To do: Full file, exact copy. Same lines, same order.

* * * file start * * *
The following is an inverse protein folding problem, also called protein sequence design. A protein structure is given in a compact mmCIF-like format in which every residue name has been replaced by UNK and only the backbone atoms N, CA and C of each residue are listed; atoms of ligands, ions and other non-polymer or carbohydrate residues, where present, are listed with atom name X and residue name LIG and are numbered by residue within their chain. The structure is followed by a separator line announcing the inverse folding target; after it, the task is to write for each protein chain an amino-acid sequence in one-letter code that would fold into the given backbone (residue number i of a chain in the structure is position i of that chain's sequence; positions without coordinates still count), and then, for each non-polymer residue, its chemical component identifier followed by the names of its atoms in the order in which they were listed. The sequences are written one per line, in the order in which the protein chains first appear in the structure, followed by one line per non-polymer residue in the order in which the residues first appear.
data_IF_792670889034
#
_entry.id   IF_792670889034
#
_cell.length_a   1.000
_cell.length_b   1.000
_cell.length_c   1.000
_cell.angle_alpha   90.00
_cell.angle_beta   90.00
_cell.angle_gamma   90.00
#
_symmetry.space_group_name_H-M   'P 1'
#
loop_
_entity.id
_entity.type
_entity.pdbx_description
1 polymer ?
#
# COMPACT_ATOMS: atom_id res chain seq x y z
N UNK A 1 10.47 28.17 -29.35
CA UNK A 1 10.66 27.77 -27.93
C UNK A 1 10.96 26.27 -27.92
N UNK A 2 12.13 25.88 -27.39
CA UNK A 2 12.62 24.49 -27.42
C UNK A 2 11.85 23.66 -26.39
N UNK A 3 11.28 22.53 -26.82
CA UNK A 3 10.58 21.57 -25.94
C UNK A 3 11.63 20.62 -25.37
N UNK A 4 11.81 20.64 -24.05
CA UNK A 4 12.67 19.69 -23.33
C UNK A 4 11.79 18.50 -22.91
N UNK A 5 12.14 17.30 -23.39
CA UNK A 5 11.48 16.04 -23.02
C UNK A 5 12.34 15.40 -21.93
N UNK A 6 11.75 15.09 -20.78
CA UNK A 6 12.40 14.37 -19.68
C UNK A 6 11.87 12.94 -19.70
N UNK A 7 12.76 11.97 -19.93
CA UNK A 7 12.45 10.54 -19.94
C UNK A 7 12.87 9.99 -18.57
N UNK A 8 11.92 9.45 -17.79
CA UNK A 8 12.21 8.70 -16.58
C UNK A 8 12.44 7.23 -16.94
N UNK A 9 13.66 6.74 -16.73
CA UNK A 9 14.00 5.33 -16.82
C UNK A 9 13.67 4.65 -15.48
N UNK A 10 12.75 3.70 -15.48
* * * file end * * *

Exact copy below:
The following is an inverse protein folding problem, also called protein sequence design. A protein structure is given in a compact mmCIF-like format in which every residue name has been replaced by UNK and only the backbone atoms N, CA and C of each residue are listed; atoms of ligands, ions and other non-polymer or carbohydrate residues, where present, are listed with atom name X and residue name LIG and are numbered by residue within their chain. The structure is followed by a separator line announcing the inverse folding target; after it, the task is to write for each protein chain an amino-acid sequence in one-letter code that would fold into the given backbone (residue number i of a chain in the structure is position i of that chain's sequence; positions without coordinates still count), and then, for each non-polymer residue, its chemical component identifier followed by the names of its atoms in the order in which they were listed. The sequences are written one per line, in the order in which the protein chains first appear in the structure, followed by one line per non-polymer residue in the order in which the residues first appear.
data_IF_792670889034
#
_entry.id   IF_792670889034
#
_cell.length_a   1.000
_cell.length_b   1.000
_cell.length_c   1.000
_cell.angle_alpha   90.00
_cell.angle_beta   90.00
_cell.angle_gamma   90.00
#
_symmetry.space_group_name_H-M   'P 1'
#
loop_
_entity.id
_entity.type
_entity.pdbx_description
1 polymer ?
#
# COMPACT_ATOMS: atom_id res chain seq x y z
N UNK A 1 10.47 28.17 -29.35
CA UNK A 1 10.66 27.77 -27.93
C UNK A 1 10.96 26.27 -27.92
N UNK A 2 12.13 25.88 -27.39
CA UNK A 2 12.62 24.49 -27.42
C UNK A 2 11.85 23.66 -26.39
N UNK A 3 11.28 22.53 -26.82
CA UNK A 3 10.58 21.57 -25.94
C UNK A 3 11.63 20.62 -25.37
N UNK A 4 11.81 20.64 -24.05
CA UNK A 4 12.67 19.69 -23.33
C UNK A 4 11.79 18.50 -22.91
N UNK A 5 12.14 17.30 -23.39
CA UNK A 5 11.48 16.04 -23.02
C UNK A 5 12.34 15.40 -21.93
N UNK A 6 11.75 15.09 -20.78
CA UNK A 6 12.40 14.37 -19.68
C UNK A 6 11.87 12.94 -19.70
N UNK A 7 12.76 11.97 -19.93
CA UNK A 7 12.45 10.54 -19.94
C UNK A 7 12.87 9.99 -18.57
N UNK A 8 11.92 9.45 -17.79
CA UNK A 8 12.21 8.70 -16.58
C UNK A 8 12.44 7.23 -16.94
N UNK A 9 13.66 6.74 -16.73
CA UNK A 9 14.00 5.33 -16.82
C UNK A 9 13.67 4.65 -15.48
N UNK A 10 12.75 3.70 -15.48